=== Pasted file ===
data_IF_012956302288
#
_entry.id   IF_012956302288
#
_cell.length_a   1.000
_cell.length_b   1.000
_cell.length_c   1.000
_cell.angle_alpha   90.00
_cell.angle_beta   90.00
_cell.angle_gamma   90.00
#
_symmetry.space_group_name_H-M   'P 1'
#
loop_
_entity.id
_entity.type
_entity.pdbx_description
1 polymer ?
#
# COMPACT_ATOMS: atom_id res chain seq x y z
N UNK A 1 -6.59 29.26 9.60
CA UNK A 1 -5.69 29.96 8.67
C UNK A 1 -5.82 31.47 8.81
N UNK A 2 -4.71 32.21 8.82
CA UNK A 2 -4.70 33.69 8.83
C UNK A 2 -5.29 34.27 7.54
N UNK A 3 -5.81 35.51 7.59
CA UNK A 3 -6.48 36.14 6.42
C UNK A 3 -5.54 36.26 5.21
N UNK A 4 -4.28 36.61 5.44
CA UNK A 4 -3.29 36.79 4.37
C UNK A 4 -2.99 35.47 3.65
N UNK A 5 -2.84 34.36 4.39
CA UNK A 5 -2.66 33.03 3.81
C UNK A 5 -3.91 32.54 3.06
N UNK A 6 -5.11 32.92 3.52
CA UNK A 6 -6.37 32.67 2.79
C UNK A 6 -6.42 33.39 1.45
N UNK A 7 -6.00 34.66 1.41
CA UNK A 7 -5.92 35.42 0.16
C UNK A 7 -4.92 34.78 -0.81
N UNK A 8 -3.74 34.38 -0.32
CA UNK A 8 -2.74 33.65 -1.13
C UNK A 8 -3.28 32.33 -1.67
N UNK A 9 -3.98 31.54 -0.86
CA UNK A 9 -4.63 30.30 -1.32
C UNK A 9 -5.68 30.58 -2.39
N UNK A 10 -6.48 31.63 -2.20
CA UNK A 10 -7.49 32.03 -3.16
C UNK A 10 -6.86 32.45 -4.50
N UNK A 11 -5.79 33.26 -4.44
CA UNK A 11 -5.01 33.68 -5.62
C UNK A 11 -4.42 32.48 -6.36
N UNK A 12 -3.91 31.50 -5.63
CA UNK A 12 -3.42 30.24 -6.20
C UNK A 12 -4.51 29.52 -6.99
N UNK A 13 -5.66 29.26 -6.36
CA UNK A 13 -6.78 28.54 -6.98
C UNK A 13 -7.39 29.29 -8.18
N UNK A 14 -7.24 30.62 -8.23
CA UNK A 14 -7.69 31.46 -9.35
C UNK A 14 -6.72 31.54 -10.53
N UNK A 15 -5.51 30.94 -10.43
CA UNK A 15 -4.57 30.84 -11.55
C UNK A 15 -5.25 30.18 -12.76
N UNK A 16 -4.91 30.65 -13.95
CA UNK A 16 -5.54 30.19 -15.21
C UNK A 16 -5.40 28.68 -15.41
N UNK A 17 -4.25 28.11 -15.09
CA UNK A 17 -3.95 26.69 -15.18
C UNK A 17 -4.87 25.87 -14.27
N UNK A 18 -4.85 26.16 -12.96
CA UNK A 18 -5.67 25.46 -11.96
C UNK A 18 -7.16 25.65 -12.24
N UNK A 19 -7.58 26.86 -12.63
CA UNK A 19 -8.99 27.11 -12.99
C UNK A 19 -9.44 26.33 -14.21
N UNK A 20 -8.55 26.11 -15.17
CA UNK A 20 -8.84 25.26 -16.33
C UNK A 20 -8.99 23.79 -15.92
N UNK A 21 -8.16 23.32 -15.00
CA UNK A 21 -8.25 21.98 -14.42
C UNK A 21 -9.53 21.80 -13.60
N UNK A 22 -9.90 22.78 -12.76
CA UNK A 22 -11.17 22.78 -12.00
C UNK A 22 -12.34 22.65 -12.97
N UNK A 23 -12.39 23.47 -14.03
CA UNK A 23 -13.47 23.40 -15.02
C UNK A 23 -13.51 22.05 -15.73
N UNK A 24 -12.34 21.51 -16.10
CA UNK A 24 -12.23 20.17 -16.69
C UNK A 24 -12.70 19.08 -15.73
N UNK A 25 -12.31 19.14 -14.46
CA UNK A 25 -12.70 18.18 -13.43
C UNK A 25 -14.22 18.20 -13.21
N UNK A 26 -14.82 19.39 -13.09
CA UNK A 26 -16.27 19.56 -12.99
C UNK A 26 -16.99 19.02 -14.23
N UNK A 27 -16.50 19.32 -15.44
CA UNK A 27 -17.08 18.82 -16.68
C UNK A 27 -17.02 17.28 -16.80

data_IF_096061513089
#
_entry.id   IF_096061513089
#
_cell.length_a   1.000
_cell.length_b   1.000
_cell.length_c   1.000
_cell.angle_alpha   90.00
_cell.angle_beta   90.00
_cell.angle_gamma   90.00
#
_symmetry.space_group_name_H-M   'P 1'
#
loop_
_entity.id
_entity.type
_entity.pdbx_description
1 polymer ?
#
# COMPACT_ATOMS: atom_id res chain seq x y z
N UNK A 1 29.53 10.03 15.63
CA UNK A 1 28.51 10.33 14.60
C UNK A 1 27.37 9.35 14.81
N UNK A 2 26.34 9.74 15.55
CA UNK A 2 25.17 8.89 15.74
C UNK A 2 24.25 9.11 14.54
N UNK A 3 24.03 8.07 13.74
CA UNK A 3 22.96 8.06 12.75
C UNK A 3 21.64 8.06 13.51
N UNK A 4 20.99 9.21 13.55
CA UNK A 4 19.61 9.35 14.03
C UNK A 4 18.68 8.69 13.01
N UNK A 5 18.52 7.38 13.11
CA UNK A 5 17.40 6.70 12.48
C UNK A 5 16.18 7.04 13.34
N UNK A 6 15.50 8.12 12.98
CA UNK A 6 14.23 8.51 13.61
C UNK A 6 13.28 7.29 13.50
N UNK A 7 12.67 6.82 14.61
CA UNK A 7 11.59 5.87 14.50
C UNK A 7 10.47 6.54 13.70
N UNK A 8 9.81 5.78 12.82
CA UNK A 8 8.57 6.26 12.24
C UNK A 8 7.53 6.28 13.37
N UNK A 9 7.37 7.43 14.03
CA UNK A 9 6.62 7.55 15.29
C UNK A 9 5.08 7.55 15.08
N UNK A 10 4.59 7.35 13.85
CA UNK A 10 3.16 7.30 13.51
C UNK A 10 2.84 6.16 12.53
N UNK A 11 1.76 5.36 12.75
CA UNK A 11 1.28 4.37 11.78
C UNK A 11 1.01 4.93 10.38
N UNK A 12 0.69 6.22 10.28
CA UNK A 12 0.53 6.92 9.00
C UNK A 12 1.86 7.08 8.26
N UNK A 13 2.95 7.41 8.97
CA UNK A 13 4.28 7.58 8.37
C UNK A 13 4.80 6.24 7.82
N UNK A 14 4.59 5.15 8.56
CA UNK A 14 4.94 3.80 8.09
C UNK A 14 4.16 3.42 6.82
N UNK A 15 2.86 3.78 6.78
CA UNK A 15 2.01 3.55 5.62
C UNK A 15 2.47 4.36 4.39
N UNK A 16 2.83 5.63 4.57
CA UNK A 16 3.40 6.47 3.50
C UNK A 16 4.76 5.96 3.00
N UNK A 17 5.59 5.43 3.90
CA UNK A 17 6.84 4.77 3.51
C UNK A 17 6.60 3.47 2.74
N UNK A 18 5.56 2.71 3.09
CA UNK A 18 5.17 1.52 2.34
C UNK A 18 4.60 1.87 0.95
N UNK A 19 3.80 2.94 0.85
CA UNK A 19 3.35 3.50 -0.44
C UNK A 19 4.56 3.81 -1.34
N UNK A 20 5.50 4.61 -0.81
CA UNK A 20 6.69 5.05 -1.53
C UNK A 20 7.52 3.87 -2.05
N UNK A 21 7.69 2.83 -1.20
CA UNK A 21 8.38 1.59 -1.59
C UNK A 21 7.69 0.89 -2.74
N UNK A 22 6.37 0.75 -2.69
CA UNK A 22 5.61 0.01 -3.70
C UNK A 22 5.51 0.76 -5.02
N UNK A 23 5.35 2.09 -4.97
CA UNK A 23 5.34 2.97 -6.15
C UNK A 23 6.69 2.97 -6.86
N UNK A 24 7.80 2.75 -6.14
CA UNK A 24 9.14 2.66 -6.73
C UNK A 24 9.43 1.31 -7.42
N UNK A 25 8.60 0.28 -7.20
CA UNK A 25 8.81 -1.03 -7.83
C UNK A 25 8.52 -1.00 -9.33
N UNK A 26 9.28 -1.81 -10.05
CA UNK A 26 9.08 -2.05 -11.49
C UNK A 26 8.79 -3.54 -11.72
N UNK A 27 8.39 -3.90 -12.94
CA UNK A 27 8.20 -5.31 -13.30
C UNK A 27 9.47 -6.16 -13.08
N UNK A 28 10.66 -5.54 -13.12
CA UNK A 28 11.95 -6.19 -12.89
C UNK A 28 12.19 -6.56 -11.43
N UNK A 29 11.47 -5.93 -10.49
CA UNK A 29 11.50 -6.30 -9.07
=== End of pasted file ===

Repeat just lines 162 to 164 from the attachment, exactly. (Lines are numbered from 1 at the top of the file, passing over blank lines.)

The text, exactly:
CA UNK A 14 4.94 3.80 8.09
C UNK A 14 4.16 3.42 6.82
N UNK A 15 2.86 3.78 6.78